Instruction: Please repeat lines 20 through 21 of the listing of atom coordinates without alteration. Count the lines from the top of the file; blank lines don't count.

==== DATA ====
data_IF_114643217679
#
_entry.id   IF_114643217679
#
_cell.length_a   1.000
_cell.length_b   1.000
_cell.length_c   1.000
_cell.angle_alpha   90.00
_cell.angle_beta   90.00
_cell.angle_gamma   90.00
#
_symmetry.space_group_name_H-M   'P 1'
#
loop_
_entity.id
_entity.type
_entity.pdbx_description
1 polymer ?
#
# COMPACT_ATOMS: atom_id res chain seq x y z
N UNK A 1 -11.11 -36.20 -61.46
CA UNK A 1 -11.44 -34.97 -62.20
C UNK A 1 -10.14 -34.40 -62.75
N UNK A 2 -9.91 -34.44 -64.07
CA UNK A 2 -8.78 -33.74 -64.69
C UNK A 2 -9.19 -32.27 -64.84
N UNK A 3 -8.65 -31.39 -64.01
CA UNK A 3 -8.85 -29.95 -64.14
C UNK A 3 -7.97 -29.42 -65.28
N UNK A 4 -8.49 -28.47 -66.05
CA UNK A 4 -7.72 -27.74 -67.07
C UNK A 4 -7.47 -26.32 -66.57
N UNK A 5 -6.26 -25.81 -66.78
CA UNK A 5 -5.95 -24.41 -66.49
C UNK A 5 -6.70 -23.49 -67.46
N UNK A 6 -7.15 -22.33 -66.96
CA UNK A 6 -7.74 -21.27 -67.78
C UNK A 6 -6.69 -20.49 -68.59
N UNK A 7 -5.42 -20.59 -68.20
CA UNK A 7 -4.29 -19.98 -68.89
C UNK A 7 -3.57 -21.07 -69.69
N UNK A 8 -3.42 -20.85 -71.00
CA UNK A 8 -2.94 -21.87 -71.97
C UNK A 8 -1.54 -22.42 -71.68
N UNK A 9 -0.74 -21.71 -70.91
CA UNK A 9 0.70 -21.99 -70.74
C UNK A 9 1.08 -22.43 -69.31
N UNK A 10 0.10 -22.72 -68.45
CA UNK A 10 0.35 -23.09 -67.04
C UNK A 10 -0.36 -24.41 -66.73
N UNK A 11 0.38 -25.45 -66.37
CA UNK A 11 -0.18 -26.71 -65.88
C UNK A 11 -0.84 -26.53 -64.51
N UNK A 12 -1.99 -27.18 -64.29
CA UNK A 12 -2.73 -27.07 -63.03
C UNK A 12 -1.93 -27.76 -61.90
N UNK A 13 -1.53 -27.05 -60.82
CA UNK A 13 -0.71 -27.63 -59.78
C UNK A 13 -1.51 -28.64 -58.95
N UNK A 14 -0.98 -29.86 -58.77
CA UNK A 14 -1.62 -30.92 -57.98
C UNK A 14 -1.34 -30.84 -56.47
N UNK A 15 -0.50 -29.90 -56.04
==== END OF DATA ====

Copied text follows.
# COMPACT_ATOMS: atom_id res chain seq x y z
N UNK A 1 -11.11 -36.20 -61.46